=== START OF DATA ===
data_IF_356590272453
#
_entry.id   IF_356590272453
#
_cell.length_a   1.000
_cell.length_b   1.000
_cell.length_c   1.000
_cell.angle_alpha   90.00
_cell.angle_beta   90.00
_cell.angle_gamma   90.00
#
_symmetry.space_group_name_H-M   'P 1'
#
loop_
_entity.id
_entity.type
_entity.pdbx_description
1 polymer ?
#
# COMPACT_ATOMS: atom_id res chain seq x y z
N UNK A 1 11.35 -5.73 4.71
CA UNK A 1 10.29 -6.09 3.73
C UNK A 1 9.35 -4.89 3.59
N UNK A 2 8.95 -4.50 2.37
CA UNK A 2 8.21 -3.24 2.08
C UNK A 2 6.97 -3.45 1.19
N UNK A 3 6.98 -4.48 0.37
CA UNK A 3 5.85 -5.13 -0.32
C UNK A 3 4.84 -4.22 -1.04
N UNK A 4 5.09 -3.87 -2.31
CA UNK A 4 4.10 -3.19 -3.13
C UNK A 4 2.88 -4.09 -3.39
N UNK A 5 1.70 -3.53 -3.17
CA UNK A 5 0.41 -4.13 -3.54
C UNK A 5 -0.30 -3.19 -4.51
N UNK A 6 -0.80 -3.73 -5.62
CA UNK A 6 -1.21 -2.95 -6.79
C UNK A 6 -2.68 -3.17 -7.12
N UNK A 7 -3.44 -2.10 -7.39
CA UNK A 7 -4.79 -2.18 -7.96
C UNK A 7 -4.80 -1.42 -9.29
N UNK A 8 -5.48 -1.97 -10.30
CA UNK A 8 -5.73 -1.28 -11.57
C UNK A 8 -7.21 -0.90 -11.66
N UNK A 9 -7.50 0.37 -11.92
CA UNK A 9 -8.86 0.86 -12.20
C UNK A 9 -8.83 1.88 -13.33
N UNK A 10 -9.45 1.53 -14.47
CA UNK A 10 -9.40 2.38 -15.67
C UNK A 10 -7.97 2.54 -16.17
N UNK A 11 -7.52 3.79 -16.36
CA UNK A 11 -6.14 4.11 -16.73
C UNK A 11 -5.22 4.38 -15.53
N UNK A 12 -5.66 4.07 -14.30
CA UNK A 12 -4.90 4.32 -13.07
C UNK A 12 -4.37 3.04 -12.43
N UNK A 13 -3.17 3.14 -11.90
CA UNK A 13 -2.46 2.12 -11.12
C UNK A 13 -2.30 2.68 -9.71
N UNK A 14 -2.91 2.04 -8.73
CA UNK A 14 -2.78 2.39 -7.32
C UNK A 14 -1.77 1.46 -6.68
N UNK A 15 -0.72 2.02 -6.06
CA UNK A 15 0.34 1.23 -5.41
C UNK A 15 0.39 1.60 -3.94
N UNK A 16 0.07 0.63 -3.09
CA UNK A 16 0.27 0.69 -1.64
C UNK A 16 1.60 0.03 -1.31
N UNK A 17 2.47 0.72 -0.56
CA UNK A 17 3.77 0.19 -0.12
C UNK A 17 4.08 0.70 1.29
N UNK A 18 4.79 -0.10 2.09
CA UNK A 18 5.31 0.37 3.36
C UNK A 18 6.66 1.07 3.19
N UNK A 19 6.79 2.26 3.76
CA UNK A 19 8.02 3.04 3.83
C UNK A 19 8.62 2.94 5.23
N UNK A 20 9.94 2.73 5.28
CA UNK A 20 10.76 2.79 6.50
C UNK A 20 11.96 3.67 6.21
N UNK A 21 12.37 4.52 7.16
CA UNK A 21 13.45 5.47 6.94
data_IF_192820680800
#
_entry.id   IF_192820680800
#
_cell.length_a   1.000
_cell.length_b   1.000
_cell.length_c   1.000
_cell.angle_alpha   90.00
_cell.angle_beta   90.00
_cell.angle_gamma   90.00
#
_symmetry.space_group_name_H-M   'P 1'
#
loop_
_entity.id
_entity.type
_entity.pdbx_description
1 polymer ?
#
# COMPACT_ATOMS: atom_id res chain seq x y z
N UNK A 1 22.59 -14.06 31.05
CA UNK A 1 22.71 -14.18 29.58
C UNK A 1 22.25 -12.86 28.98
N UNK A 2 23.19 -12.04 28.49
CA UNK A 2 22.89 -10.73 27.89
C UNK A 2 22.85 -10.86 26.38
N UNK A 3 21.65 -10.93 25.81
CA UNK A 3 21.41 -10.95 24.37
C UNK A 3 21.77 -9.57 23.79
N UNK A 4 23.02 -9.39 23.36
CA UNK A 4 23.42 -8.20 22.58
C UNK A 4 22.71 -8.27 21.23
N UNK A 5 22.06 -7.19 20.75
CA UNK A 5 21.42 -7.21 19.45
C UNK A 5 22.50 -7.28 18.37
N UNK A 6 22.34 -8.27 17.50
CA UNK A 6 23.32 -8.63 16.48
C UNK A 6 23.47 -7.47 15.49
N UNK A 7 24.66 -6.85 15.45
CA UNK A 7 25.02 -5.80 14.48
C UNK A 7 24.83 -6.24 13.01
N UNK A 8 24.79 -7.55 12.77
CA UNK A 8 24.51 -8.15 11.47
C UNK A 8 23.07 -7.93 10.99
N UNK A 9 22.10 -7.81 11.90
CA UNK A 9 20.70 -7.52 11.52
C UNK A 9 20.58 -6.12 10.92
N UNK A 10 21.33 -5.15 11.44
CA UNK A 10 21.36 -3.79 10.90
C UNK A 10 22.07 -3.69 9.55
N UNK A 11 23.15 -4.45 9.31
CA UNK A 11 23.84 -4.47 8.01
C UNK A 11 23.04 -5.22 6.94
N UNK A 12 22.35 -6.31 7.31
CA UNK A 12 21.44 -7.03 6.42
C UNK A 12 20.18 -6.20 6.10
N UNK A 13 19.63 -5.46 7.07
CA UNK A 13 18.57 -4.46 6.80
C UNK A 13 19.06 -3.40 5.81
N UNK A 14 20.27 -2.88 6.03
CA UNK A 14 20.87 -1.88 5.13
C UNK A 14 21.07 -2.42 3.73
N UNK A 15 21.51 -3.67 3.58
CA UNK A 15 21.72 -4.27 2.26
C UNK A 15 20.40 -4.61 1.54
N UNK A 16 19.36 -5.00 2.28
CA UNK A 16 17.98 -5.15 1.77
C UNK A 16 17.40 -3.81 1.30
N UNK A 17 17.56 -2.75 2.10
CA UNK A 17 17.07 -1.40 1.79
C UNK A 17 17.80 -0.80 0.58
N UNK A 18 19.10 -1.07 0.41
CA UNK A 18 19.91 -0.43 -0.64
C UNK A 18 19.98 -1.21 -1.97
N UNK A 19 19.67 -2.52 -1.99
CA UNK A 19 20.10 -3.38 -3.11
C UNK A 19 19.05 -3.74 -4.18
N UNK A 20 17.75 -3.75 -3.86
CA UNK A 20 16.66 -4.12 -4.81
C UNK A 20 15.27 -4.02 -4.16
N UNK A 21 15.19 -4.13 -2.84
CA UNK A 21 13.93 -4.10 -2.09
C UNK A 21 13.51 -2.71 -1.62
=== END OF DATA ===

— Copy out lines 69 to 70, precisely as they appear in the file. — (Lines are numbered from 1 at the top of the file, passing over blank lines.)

N UNK A 17 2.47 0.72 -0.56
CA UNK A 17 3.77 0.19 -0.12